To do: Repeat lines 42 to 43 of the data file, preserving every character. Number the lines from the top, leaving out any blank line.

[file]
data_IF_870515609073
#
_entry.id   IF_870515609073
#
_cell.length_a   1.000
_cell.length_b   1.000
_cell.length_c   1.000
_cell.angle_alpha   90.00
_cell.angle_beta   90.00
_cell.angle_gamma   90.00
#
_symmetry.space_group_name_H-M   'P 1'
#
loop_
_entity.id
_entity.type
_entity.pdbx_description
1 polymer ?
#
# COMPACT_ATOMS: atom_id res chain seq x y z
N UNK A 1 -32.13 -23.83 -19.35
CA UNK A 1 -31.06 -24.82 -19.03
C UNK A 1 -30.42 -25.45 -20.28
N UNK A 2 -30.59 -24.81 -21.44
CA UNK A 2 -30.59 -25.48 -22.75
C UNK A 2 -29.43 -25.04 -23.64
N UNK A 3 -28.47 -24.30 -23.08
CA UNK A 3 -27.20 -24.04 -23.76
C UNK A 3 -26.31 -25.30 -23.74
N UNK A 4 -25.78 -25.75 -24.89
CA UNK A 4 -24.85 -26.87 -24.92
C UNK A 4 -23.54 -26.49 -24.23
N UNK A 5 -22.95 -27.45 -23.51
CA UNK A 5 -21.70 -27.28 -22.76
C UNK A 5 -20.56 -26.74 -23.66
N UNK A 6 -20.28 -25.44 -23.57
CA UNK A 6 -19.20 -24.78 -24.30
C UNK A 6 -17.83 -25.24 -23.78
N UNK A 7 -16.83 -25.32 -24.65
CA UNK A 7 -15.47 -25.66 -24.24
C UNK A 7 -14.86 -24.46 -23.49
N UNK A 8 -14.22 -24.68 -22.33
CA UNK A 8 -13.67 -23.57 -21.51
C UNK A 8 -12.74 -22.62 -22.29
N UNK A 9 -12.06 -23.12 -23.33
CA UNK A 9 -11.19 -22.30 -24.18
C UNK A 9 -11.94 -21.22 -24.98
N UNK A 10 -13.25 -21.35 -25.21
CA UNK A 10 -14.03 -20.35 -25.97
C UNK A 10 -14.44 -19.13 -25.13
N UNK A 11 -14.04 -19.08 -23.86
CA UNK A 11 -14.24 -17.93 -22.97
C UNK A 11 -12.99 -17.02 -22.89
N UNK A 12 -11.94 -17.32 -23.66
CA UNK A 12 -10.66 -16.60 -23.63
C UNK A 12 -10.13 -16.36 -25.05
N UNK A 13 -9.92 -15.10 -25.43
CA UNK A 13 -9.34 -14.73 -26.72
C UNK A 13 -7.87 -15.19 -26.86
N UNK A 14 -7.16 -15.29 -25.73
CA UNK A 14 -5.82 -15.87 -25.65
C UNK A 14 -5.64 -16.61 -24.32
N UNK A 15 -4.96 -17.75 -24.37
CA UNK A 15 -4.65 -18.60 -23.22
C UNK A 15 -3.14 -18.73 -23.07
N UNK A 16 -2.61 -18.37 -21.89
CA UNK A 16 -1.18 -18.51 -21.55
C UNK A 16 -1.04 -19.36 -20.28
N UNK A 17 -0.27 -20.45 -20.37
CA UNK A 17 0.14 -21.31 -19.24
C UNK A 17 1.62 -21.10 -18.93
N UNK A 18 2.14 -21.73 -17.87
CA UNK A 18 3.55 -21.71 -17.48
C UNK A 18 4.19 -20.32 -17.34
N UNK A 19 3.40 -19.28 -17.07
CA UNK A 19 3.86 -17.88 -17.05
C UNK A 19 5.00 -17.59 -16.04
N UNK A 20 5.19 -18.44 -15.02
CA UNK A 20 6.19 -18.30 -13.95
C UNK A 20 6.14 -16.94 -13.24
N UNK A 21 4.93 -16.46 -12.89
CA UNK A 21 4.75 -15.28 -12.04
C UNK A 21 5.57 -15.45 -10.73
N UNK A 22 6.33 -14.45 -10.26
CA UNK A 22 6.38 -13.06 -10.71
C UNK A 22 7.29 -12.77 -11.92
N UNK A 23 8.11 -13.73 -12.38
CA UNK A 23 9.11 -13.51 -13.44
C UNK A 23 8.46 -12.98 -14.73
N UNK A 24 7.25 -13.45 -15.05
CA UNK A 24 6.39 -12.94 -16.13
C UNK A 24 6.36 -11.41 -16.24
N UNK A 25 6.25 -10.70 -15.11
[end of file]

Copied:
N UNK A 8 -14.22 -24.68 -22.33
CA UNK A 8 -13.67 -23.57 -21.51